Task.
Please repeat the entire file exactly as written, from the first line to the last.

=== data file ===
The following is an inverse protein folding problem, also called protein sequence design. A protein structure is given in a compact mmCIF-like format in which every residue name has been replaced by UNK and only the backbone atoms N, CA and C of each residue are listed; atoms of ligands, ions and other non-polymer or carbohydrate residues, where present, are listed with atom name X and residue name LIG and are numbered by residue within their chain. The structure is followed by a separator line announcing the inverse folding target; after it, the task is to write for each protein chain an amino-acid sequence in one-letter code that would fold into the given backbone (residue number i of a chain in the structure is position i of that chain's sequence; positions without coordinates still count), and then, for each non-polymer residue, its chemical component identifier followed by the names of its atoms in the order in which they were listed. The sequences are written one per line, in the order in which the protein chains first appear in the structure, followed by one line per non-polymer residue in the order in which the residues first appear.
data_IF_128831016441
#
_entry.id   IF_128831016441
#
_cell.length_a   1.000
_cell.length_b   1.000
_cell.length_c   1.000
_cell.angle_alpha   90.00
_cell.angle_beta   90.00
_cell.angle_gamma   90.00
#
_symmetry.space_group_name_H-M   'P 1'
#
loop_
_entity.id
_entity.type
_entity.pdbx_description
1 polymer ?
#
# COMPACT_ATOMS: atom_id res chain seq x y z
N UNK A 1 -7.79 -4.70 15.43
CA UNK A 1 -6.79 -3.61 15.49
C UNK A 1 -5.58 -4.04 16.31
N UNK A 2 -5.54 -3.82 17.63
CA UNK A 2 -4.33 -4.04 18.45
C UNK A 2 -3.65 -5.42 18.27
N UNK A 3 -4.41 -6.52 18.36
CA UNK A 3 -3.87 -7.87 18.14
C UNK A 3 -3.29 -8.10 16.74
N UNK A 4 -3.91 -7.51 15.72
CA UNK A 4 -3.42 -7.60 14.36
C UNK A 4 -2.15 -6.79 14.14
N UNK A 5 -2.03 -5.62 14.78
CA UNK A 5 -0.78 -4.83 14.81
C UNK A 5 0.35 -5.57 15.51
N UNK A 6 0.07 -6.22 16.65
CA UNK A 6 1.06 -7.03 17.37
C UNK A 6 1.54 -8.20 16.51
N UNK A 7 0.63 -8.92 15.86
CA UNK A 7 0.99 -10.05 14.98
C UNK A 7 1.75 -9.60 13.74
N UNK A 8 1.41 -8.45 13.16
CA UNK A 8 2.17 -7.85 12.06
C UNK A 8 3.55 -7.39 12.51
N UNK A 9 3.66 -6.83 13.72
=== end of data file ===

The following is an inverse protein folding problem, also called protein sequence design. A protein structure is given in a compact mmCIF-like format in which every residue name has been replaced by UNK and only the backbone atoms N, CA and C of each residue are listed; atoms of ligands, ions and other non-polymer or carbohydrate residues, where present, are listed with atom name X and residue name LIG and are numbered by residue within their chain. The structure is followed by a separator line announcing the inverse folding target; after it, the task is to write for each protein chain an amino-acid sequence in one-letter code that would fold into the given backbone (residue number i of a chain in the structure is position i of that chain's sequence; positions without coordinates still count), and then, for each non-polymer residue, its chemical component identifier followed by the names of its atoms in the order in which they were listed. The sequences are written one per line, in the order in which the protein chains first appear in the structure, followed by one line per non-polymer residue in the order in which the residues first appear.
data_IF_128831016441
#
_entry.id   IF_128831016441
#
_cell.length_a   1.000
_cell.length_b   1.000
_cell.length_c   1.000
_cell.angle_alpha   90.00
_cell.angle_beta   90.00
_cell.angle_gamma   90.00
#
_symmetry.space_group_name_H-M   'P 1'
#
loop_
_entity.id
_entity.type
_entity.pdbx_description
1 polymer ?
#
# COMPACT_ATOMS: atom_id res chain seq x y z
N UNK A 1 -7.79 -4.70 15.43
CA UNK A 1 -6.79 -3.61 15.49
C UNK A 1 -5.58 -4.04 16.31
N UNK A 2 -5.54 -3.82 17.63
CA UNK A 2 -4.33 -4.04 18.45
C UNK A 2 -3.65 -5.42 18.27
N UNK A 3 -4.41 -6.52 18.36
CA UNK A 3 -3.87 -7.87 18.14
C UNK A 3 -3.29 -8.10 16.74
N UNK A 4 -3.91 -7.51 15.72
CA UNK A 4 -3.42 -7.60 14.36
C UNK A 4 -2.15 -6.79 14.14
N UNK A 5 -2.03 -5.62 14.78
CA UNK A 5 -0.78 -4.83 14.81
C UNK A 5 0.35 -5.57 15.51
N UNK A 6 0.07 -6.22 16.65
CA UNK A 6 1.06 -7.03 17.37
C UNK A 6 1.54 -8.20 16.51
N UNK A 7 0.63 -8.92 15.86
CA UNK A 7 0.99 -10.05 14.98
C UNK A 7 1.75 -9.60 13.74
N UNK A 8 1.41 -8.45 13.16
CA UNK A 8 2.17 -7.85 12.06
C UNK A 8 3.55 -7.39 12.51
N UNK A 9 3.66 -6.83 13.72